Growth of Engineering and Management Institutions in India Stalls

Growth of engineering and management institutions in Indian have come to a screeching halt, confirming the trend predicted in my earlier posts–Engineering Pipeline: Disproportionate and Disconnected in August’09 and Indian B-School Bubble? in July’11.

The percentage growth in number of engineering institutions in India have came down from high of 43% in 2008-09 (academic year) to 3% in 2012-13. This translates into slowdown in starting of new institutions from 720 in 2008-09  to 105 in 2012-13. Likewise, for business schools, growth declined from 33% in 2008-09 to 3% 2012-13. In terms of absolute numbers, the number of new B-schools declined from 417 in 2009-10 to 82 in 2012-13.

This decline is a combination of two primary factors–weak regulatory mechanisms and profit motives of some private players. During the years of high growth in engineering and management institutions corruption in regulatory authorities was also riding high and many institutions were approved by overlooking qualitative deficiencies for bribes. At the same time, many private players were rushing into education “business” as a low-risk, high cash-flow business with an opportunity to leverage on real-estate (another sector plagued with tax-evaded “black” money”) and tax-free status of pseudo-non-profits. This opened the floodgates of many private institutions which compromised quality to save money on soft and hard infrastructure. And, hence students graduating from these institutions were unemployable (of course, the recession did not help either) which in turn created negative word of mouth for institutions to get future student enrollment. Given that private institutions rely solely on tuition for revenue, lack of enrollment means financial instability. As a result, a large number of engineering and management institutions are now facing problems of vacant seats and are even available for sale. This in turn has slowed the growth of new institutions.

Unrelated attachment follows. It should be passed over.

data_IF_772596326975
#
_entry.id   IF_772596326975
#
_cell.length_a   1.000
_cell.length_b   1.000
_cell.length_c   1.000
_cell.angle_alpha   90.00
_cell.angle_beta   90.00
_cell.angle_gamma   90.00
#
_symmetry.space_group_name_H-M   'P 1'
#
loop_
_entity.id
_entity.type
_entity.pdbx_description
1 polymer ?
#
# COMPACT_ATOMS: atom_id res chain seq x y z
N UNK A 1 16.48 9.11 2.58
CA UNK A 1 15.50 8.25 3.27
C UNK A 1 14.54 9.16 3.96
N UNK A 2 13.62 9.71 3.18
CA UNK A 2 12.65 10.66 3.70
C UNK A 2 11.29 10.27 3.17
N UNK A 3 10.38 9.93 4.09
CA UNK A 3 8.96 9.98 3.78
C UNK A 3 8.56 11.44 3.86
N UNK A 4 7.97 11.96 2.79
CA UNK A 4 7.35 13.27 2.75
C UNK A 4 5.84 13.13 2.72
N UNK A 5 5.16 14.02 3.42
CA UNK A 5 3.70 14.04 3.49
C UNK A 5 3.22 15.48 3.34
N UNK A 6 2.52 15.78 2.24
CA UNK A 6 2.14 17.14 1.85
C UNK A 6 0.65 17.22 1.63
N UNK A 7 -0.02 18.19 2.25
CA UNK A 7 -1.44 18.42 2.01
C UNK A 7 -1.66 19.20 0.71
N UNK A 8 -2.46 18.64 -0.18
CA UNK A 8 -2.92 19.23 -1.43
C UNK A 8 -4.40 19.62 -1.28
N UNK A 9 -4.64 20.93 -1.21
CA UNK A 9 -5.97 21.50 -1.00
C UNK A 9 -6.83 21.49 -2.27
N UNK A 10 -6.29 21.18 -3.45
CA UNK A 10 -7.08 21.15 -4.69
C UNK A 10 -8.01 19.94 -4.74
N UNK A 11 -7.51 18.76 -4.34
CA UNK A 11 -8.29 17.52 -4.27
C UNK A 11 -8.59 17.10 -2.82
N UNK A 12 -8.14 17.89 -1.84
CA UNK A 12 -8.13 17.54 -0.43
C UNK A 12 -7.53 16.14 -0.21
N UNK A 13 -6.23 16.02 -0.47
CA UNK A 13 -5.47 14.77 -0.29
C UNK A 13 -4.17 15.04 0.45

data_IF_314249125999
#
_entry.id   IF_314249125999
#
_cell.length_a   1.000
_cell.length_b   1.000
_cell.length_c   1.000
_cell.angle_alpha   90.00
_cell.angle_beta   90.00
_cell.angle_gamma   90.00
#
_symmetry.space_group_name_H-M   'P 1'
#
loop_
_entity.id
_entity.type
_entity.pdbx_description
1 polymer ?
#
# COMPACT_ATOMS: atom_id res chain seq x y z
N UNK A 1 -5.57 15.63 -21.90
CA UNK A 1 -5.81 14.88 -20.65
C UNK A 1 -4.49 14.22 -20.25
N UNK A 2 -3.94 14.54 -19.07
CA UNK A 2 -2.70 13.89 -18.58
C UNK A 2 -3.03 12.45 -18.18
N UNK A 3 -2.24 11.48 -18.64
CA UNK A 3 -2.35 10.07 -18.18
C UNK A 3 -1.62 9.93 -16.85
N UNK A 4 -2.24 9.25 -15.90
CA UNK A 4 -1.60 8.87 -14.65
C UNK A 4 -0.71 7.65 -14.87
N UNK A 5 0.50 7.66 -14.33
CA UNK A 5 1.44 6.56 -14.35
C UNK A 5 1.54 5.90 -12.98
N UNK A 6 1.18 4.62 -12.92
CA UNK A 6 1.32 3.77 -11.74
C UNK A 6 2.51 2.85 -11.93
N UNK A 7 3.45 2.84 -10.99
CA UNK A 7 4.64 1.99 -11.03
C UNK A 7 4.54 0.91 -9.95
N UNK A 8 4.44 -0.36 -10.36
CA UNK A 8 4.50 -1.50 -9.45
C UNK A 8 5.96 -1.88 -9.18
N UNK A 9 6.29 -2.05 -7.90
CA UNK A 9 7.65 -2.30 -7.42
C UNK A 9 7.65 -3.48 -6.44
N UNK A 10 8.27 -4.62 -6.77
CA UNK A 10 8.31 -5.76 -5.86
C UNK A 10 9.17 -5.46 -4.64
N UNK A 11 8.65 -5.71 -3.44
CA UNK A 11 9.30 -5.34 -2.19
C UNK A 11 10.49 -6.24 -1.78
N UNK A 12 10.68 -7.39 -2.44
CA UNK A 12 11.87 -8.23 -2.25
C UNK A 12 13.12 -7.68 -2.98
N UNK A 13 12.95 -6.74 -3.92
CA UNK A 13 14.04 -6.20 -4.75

Although the growth of engineering and management institutions has slowed down, with 3,500 engineering colleges and 2,500 B-schools, India has disproportionately large number of institutions, indicating high value Indians place of job-oriented, professional programs with social prestige.


Dr. Rahul Choudaha


  1. I totally agreed with the facts stated by you. In general we see these days that lot of college seats that go vacant every year and this is the reason many of these institutions have shut completely or management and technology courses.

  2. Your assessment that the slowdown in the growth of for-profit institutes in India is a result of compromising on quality–leading to student unemployability–is spot-on. However, the specifics may be more complex. Institutes that invested heavily in physical infrastructure have not necessarily flourished–indeed, many are anxiously seeking institutional associations to turn around their ventures. A back-to-basics stringency in delivery has often been replaced by convenient pedagogical methods, often passed off as innovations or "industry-driven". Sometimes these are merely euphemisms for unstructured delivery mechanisms that rely too heavily on industry professionals to moonlight as teachers, and inadequately "grounded" input.
    No wonder, as you rightly point out, we have too many educational institutions. This correction is a good thing.

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